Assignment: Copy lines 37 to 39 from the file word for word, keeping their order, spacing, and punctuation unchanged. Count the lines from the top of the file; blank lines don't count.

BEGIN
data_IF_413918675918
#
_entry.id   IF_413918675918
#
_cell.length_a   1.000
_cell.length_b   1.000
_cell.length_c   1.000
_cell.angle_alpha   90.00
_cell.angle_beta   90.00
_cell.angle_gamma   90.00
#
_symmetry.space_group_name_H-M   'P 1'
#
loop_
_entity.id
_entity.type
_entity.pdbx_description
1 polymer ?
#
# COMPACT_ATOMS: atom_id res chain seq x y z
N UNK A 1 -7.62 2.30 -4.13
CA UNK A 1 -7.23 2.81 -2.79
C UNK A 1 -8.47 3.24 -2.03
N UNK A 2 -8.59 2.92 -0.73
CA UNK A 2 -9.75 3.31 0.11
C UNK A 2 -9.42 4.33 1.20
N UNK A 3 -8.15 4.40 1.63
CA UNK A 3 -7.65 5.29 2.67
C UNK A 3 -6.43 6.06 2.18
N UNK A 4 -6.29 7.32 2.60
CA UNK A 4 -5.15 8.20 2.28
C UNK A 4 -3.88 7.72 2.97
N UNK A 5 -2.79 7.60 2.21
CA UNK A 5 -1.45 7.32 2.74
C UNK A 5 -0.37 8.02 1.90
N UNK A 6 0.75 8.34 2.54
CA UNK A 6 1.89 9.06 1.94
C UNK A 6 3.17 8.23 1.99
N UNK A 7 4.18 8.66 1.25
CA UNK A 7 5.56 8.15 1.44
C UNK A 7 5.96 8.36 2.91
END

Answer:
CA UNK A 6 1.89 9.06 1.94
C UNK A 6 3.17 8.23 1.99
N UNK A 7 4.18 8.66 1.25